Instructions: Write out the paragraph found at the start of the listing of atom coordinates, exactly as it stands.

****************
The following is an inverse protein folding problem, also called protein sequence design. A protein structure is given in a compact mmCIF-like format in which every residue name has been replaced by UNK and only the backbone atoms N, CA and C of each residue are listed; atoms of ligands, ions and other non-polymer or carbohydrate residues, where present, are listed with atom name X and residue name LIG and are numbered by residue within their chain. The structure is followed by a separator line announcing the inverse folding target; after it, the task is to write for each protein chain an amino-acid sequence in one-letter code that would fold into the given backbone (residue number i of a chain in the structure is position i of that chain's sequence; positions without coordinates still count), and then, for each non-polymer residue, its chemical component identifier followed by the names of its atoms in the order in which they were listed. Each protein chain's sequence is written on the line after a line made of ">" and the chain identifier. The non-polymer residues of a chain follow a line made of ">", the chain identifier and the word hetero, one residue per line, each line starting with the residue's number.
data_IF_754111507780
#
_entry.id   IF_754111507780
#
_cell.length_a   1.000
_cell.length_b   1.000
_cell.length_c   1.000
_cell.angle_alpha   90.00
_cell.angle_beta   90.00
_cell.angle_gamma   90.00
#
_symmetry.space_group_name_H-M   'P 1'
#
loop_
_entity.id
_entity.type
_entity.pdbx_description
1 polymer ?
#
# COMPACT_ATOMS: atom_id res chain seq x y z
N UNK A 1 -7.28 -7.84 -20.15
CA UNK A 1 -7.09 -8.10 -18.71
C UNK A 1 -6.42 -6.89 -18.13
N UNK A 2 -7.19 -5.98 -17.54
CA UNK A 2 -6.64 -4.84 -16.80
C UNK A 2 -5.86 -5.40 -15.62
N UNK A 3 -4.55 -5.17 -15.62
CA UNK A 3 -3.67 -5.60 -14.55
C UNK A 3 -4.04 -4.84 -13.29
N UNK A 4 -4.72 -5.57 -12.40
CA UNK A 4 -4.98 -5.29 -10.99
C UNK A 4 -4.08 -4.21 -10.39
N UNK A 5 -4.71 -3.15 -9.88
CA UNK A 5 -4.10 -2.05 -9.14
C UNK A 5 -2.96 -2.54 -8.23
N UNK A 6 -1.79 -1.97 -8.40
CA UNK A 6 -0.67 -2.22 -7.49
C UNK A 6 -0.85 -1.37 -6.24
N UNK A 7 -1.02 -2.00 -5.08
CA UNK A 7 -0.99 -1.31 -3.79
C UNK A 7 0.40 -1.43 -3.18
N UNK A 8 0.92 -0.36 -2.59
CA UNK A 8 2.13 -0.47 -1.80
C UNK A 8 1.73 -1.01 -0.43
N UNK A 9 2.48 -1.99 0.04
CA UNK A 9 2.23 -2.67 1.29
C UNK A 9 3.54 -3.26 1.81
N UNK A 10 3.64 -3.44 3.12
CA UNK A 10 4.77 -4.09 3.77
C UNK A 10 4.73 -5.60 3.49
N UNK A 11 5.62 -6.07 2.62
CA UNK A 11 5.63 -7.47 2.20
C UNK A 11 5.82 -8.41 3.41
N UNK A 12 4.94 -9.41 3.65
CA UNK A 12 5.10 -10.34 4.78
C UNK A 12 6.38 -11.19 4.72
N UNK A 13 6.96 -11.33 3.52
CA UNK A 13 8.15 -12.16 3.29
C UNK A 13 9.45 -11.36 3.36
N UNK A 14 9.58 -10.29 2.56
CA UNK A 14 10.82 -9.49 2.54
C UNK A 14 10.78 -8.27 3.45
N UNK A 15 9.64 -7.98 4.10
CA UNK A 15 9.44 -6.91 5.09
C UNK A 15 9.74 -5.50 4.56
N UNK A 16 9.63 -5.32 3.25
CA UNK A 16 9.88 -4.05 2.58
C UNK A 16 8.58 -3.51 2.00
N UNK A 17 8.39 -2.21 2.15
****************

The following is an inverse protein folding problem, also called protein sequence design. A protein structure is given in a compact mmCIF-like format in which every residue name has been replaced by UNK and only the backbone atoms N, CA and C of each residue are listed; atoms of ligands, ions and other non-polymer or carbohydrate residues, where present, are listed with atom name X and residue name LIG and are numbered by residue within their chain. The structure is followed by a separator line announcing the inverse folding target; after it, the task is to write for each protein chain an amino-acid sequence in one-letter code that would fold into the given backbone (residue number i of a chain in the structure is position i of that chain's sequence; positions without coordinates still count), and then, for each non-polymer residue, its chemical component identifier followed by the names of its atoms in the order in which they were listed. Each protein chain's sequence is written on the line after a line made of ">" and the chain identifier. The non-polymer residues of a chain follow a line made of ">", the chain identifier and the word hetero, one residue per line, each line starting with the residue's number.